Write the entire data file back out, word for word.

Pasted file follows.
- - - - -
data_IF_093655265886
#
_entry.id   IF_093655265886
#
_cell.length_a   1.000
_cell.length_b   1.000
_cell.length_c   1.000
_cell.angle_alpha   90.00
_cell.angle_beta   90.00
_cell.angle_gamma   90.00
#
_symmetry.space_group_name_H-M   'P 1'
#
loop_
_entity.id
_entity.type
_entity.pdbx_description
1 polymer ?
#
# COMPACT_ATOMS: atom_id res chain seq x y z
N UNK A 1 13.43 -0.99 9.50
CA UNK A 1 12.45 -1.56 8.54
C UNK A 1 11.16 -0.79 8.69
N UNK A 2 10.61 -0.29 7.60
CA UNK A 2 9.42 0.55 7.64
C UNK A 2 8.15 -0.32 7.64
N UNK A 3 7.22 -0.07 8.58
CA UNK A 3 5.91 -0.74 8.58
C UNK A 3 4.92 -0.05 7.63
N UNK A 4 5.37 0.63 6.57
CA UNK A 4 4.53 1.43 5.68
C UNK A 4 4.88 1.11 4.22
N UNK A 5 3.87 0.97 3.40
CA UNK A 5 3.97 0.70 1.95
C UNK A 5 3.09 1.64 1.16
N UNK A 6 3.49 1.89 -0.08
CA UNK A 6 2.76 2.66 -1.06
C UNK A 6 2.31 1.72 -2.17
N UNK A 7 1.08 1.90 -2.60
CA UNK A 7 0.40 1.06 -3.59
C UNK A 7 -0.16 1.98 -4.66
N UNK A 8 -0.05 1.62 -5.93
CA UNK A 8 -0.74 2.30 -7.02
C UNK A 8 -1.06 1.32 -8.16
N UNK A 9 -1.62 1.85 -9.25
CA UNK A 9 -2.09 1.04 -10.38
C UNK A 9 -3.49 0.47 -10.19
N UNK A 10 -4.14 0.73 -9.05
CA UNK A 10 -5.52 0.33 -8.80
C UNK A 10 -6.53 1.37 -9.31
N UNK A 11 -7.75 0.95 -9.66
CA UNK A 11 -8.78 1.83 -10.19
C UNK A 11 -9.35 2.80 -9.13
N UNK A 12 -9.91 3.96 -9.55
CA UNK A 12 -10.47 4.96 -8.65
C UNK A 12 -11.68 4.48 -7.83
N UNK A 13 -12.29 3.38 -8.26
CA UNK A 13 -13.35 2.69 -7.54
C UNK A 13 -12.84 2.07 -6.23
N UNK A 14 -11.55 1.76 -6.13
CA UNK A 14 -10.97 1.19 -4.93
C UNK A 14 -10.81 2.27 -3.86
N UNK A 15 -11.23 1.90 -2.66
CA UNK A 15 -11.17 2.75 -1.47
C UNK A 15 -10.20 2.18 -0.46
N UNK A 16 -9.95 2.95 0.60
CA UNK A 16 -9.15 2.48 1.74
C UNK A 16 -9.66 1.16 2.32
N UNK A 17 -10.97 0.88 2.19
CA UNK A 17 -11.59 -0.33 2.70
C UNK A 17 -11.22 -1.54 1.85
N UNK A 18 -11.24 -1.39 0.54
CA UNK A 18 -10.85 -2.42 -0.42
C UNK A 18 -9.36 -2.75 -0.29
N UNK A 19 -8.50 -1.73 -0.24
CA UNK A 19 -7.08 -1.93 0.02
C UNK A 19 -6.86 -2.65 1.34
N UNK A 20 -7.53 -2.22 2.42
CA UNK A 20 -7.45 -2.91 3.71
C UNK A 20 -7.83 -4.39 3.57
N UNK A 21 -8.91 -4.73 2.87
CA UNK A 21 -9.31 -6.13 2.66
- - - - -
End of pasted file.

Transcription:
data_IF_093655265886
#
_entry.id   IF_093655265886
#
_cell.length_a   1.000
_cell.length_b   1.000
_cell.length_c   1.000
_cell.angle_alpha   90.00
_cell.angle_beta   90.00
_cell.angle_gamma   90.00
#
_symmetry.space_group_name_H-M   'P 1'
#
loop_
_entity.id
_entity.type
_entity.pdbx_description
1 polymer ?
#
# COMPACT_ATOMS: atom_id res chain seq x y z
N UNK A 1 13.43 -0.99 9.50
CA UNK A 1 12.45 -1.56 8.54
C UNK A 1 11.16 -0.79 8.69
N UNK A 2 10.61 -0.29 7.60
CA UNK A 2 9.42 0.55 7.64
C UNK A 2 8.15 -0.32 7.64
N UNK A 3 7.22 -0.07 8.58
CA UNK A 3 5.91 -0.74 8.58
C UNK A 3 4.92 -0.05 7.63
N UNK A 4 5.37 0.63 6.57
CA UNK A 4 4.53 1.43 5.68
C UNK A 4 4.88 1.11 4.22
N UNK A 5 3.87 0.97 3.40
CA UNK A 5 3.97 0.70 1.95
C UNK A 5 3.09 1.64 1.16
N UNK A 6 3.49 1.89 -0.08
CA UNK A 6 2.76 2.66 -1.06
C UNK A 6 2.31 1.72 -2.17
N UNK A 7 1.08 1.90 -2.60
CA UNK A 7 0.40 1.06 -3.59
C UNK A 7 -0.16 1.98 -4.66
N UNK A 8 -0.05 1.62 -5.93
CA UNK A 8 -0.74 2.30 -7.02
C UNK A 8 -1.06 1.32 -8.16
N UNK A 9 -1.62 1.85 -9.25
CA UNK A 9 -2.09 1.04 -10.38
C UNK A 9 -3.49 0.47 -10.19
N UNK A 10 -4.14 0.73 -9.05
CA UNK A 10 -5.52 0.33 -8.80
C UNK A 10 -6.53 1.37 -9.31
N UNK A 11 -7.75 0.95 -9.66
CA UNK A 11 -8.78 1.83 -10.19
C UNK A 11 -9.35 2.80 -9.13
N UNK A 12 -9.91 3.96 -9.55
CA UNK A 12 -10.47 4.96 -8.65
C UNK A 12 -11.68 4.48 -7.83
N UNK A 13 -12.29 3.38 -8.26
CA UNK A 13 -13.35 2.69 -7.54
C UNK A 13 -12.84 2.07 -6.23
N UNK A 14 -11.55 1.76 -6.13
CA UNK A 14 -10.97 1.19 -4.93
C UNK A 14 -10.81 2.27 -3.86
N UNK A 15 -11.23 1.90 -2.66
CA UNK A 15 -11.17 2.75 -1.47
C UNK A 15 -10.20 2.18 -0.46
N UNK A 16 -9.95 2.95 0.60
CA UNK A 16 -9.15 2.48 1.74
C UNK A 16 -9.66 1.16 2.32
N UNK A 17 -10.97 0.88 2.19
CA UNK A 17 -11.59 -0.33 2.70
C UNK A 17 -11.22 -1.54 1.85
N UNK A 18 -11.24 -1.39 0.54
CA UNK A 18 -10.85 -2.42 -0.42
C UNK A 18 -9.36 -2.75 -0.29
N UNK A 19 -8.50 -1.73 -0.24
CA UNK A 19 -7.08 -1.93 0.02
C UNK A 19 -6.86 -2.65 1.34
N UNK A 20 -7.53 -2.22 2.42
CA UNK A 20 -7.45 -2.91 3.71
C UNK A 20 -7.83 -4.39 3.57
N UNK A 21 -8.91 -4.73 2.87
CA UNK A 21 -9.31 -6.13 2.66